Keys to QML Patent Success

In this co-published article, Laura Compton of Haseltine Lake Kempner takes a practical look at how to formulate claims and write applications for quantum machine learning inventions given EPO patent eligibility requirements.

In quantum machine learning (QML), classical machine learning algorithms, or their expensive routines, are usually tailored to run on a quantum computing device. QML uses quantum resources to improve the execution time and/or performance of classical machine learning algorithms.

Aspects of QML that may be patentable include using a quantum computing device to more efficiently run all or part of a classical machine learning algorithm (e.g., using a quantum computer to more efficiently compute classical distances for nearest neighbor, kernel, and clustering methods), or to run a model itself (e.g. reformulating a stochastic model into a quantum system). Other related aspects include reformulating an optimization problem so that it can be solved using a quantum computing device.

Another aspect of QML that may be patentable includes improvements to existing QML algorithms or models (e.g., an improvement that reduces the depth of quantum circuitry needed to run the algorithm or model, and/or uses less complex gates , and/or avoids the repetition of certain subroutines of the algorithm). Some improvements may be specific to the problem to be solved itself (for example, modifying the operations applied to a quantum computing device so that a more limited space of potential solutions to an optimization problem is then traversed by the device).

Inventions relating to these aspects will be considered patentable subject matter at the EPO when the quantum computing device forms an integral part of the invention.

For such inventions, the independent claims are likely to refer to the quantum computing device and the manner in which the algorithm has been adapted to be implemented thereon. Dependent claims, if not the independent claim itself, must:

  1. specify the initial state of the qubits of the quantum computing device;
  2. the variables represented by this initial state;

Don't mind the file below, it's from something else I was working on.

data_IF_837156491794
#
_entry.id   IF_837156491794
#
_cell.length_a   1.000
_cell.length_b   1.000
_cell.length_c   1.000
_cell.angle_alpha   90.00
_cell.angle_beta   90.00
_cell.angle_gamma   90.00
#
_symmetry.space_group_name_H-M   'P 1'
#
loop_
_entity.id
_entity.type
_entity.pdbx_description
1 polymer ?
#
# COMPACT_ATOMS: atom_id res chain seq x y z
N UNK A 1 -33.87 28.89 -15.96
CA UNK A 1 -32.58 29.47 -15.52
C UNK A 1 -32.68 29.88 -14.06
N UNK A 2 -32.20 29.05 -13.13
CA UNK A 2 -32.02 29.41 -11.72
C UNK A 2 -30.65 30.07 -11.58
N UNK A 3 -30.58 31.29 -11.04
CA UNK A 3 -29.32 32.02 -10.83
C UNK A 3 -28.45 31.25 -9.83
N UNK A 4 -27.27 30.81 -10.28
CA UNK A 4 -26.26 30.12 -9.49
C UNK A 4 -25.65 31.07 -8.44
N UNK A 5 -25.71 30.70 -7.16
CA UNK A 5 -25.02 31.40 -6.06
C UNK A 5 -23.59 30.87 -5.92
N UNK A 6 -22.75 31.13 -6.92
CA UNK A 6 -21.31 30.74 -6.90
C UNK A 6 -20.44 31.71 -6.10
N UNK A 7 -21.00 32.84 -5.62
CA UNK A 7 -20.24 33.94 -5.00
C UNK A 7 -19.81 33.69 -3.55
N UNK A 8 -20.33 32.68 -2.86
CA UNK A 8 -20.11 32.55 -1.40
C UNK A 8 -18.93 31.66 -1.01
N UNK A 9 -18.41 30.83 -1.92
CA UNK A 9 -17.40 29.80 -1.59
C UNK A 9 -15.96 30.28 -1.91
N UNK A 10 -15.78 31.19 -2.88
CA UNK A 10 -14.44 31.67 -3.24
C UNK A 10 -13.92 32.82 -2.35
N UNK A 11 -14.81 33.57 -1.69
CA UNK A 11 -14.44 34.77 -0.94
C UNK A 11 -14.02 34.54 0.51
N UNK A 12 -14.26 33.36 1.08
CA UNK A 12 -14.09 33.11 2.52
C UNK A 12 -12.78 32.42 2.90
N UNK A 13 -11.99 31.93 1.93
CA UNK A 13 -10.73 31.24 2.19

3. how the qubits are manipulated according to the algorithm;
  4. the output obtained by measurement; and
  5. what the output represents.

Given the EPO’s “technical” requirements, it is recommended to have a dependent claim that specifies how the output of the quantum computing device and/or the output of the machine learning model is then used in a technical process.

Where the invention relates to more general QML methods or improvements to these methods (which could be applied to a wide range of problems in a wide range of fields), it is also recommended to provide a number of different use cases which demonstrate how the invention can be applied to various practical problems in the dependent claims, or description,.

Quantum computing in general, as well as QML, is a complex and rapidly evolving field. As such, drafting applications that meet the EPO’s requirements for sufficiency and clarity can be challenging. Therefore, when writing patent specifications, it is recommended to include a full mathematical description of the quantum implementation of the algorithm or model, as well as how each operation applied to qubits relates to the algorithm or model implemented (for example, describe how a series of operations applied to qubits are representative of an objective function to be minimized).

For inventions that relate to the improvement of existing algorithms or QML models, a detailed description of how the modifications to the quantum circuit achieve the improvement should be included. As in any rapidly evolving field where there is a lack of universally accepted terminologies, for applications relating to quantum computing in general, the terms used in the claims of the application should be defined in the description.

Finally, experimental data may be particularly useful in terms of demonstrating an improvement in speed or accuracy over the state of the art and may be useful in supporting inventive step arguments in a prosecution. later. One should also consider the configuration of the technical problem that the invention solves in terms of why conventional processes suffer from drawbacks that make them commercially or technically unviable (e.g., too slow for real-time deployment).

In summary, the above points can be used to help draft QML inventions that can be submitted to the EPO and can be used to provide the applicant with the best possible chance of obtaining a commercially useful patent.

Laura Compton is a patent attorney in the Bristol offices of Lake Haseltine Kempner

Previous articles by Haseltine Lake Kempner authors in this series can be accessed here:

How to Obtain AI Patents in Europe

AI Patent Drafting for Success at the EPO – Eligibility and Formulation of Claims

Writing AI patent applications for success at the EPO – writing the full specification

Technology trends – why patent your hidden AI?

Google and Samsung top list of AI-related patent filers at EPO

EPO and UKIPO approaches to AI and patentable subject matter

How the revised EPO guidelines affect the treatment of AI inventions

Monetize data, machine learning’s most valuable asset

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